# Basic Mechanics: Gravity and Newton's Law of Gravitation

Mohammad Yasir is a physics graduate from the University of Delhi and currently enrolled in the master's programme at IIT.

## Introduction

Gravity is one of the most interesting and widely tackled problems in mechanics that has applications in every single problem you can imagine. It is a force exerted by all objects in the universe on all other objects. The reason it is so ubiquitous in physics is simple: it is ubiquitous in the universe as well. Even in space, there are billions of celestial objects scattered helter-skelter and thus, all calculations related to worlds beyond this world require gravity to be considered.

If you pursue advanced studies in fields that involve gravitation, you will find yourself going down a rabbit hole of field equations, general relativity, space-bending, and whatnot. However, this rabbit hole starts with one very simple equation: that of Newton's Law of Gravitation.

## Quick History Lesson

Before we dive in, here's a small paragraph about the history of how gravity has been discussed in scholarly texts since the time of the ancient Greeks.

During the 16th century, while there was no expression to dictate how gravitational force interacted with matter, a large number of theories still came into being, most of which were part of the Scientific Revolution and laid the foundation for modern-day science. In particular, Galileo proposed that the speed of a falling object increased as the square of time elapsed (correctly so), and later, he performed the famous Leaning Tower of Pisa experiment, which demonstrated how the rate of falling was the same for objects of differing masses.

Finally, it was around 1684 that Newton published his book titled the Mathematical Principles of Natural Philosophy, which explained how Kepler's laws could be physically explained via the concept of gravitational force. It is this law that we are going to discuss in this article, and we will also derive a few commonly used values.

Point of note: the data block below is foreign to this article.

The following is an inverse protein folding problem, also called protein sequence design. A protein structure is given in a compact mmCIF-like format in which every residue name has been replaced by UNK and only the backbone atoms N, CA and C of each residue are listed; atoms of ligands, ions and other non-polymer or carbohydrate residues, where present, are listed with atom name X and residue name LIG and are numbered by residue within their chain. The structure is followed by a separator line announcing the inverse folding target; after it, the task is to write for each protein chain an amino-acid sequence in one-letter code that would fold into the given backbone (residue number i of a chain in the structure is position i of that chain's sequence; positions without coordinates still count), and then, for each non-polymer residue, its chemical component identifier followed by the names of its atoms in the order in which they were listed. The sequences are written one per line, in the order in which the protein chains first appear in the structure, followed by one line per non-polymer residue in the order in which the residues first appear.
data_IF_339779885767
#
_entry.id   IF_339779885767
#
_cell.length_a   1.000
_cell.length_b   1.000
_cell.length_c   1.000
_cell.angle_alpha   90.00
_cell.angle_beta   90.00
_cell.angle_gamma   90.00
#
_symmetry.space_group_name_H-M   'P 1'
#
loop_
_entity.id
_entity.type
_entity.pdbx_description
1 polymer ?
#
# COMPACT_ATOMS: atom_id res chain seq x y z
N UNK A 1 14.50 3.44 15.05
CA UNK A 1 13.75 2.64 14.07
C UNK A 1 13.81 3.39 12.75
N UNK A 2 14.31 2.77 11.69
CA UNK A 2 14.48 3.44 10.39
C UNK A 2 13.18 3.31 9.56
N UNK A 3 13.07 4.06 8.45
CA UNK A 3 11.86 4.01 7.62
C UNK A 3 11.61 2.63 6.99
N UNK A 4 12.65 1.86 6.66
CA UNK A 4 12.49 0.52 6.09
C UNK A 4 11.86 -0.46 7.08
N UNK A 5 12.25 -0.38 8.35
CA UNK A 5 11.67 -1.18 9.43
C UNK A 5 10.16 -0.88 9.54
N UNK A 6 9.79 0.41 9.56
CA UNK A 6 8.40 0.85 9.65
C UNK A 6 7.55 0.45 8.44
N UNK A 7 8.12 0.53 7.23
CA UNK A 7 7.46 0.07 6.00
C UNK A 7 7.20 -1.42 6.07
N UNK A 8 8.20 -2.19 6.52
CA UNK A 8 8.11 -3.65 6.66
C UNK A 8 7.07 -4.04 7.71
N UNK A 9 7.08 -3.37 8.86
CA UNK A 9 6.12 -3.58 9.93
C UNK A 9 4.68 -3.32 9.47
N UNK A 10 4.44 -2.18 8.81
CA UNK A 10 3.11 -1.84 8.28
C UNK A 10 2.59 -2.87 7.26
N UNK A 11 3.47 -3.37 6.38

## Newton's Law of Gravitation

First proposed in Newton's Principia, this famous law was a ground-breaking result that laid the foundation of a large number of modern theories. It states that given two objects of masses m₁ and m₂, separated by a distance of r units, the force of gravity exerted by these objects on each other is:

• directly proportional to the product of the masses (m₁m₂)
• inversely proportional to the square of the distance between them.

Combining the above two factors and multiplying a constant of proportionality yields us the result attached here.

The direction of gravitational force is directed across the line joining the centers of mass of the two objects in question and, pursuant to Newton's third law of motion, the force exerted by m₁ on m₂ is equal and opposite to the one exerted by m₂ on m₁.

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## Some Common Expressions

As far as basic mechanics is concerned, the above information about Newton's law of gravitation will suffice for a basic understanding. However, the formulae and concepts that emanate out of the above expression, especially when the source of the gravitational force in question is Earth merit separate mention even in this short text. I will try to derive a few common quantities and formulae for Earth using the above equation. We will start with the simplest one: the acceleration due to gravity on Earth.